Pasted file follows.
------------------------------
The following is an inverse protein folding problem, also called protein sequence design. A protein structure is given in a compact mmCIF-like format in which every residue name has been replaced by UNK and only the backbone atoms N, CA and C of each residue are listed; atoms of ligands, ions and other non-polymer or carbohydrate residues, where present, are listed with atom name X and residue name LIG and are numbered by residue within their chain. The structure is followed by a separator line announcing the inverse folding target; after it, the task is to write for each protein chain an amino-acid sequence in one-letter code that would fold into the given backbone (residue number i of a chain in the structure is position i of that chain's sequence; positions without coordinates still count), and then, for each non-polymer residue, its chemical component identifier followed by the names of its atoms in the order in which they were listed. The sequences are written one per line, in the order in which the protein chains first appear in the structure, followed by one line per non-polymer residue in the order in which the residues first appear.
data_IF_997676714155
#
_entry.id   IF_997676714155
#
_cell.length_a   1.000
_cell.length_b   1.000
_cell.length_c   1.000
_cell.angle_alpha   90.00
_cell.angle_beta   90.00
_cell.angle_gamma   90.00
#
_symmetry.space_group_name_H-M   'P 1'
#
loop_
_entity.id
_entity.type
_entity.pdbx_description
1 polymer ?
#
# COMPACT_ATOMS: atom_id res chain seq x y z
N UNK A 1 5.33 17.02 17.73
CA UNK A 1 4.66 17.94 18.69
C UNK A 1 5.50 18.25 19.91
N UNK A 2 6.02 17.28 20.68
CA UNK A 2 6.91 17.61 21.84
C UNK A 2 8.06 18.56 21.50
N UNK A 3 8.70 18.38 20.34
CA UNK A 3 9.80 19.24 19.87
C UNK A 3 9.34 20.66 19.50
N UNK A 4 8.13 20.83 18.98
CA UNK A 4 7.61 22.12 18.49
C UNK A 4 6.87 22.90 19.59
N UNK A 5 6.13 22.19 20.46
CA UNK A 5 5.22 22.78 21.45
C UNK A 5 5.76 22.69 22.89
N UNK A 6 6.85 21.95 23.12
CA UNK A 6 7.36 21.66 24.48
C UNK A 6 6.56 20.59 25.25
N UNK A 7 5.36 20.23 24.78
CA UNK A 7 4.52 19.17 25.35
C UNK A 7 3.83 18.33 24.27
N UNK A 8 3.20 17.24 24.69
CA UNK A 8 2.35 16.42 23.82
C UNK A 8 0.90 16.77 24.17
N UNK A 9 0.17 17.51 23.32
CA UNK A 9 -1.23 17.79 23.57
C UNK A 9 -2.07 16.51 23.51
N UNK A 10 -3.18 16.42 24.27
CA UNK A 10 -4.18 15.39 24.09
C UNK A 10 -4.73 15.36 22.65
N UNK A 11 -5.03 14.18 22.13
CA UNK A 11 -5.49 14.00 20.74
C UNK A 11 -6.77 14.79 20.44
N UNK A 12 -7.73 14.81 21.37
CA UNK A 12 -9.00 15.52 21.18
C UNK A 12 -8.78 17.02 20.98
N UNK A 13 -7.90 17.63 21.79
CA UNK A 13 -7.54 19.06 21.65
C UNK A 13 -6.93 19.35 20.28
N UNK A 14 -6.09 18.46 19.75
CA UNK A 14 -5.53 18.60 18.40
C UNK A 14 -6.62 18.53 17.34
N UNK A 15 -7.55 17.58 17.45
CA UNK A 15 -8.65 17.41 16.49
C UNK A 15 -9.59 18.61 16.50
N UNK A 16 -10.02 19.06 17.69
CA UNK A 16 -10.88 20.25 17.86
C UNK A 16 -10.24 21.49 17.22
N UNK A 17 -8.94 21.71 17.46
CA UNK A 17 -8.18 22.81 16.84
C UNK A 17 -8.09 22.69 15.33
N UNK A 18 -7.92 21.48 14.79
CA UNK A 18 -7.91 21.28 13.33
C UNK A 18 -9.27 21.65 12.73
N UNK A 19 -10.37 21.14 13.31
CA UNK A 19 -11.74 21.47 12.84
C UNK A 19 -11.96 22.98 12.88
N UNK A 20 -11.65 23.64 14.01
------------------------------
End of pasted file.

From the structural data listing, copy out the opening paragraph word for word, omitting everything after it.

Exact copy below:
The following is an inverse protein folding problem, also called protein sequence design. A protein structure is given in a compact mmCIF-like format in which every residue name has been replaced by UNK and only the backbone atoms N, CA and C of each residue are listed; atoms of ligands, ions and other non-polymer or carbohydrate residues, where present, are listed with atom name X and residue name LIG and are numbered by residue within their chain. The structure is followed by a separator line announcing the inverse folding target; after it, the task is to write for each protein chain an amino-acid sequence in one-letter code that would fold into the given backbone (residue number i of a chain in the structure is position i of that chain's sequence; positions without coordinates still count), and then, for each non-polymer residue, its chemical component identifier followed by the names of its atoms in the order in which they were listed. The sequences are written one per line, in the order in which the protein chains first appear in the structure, followed by one line per non-polymer residue in the order in which the residues first appear.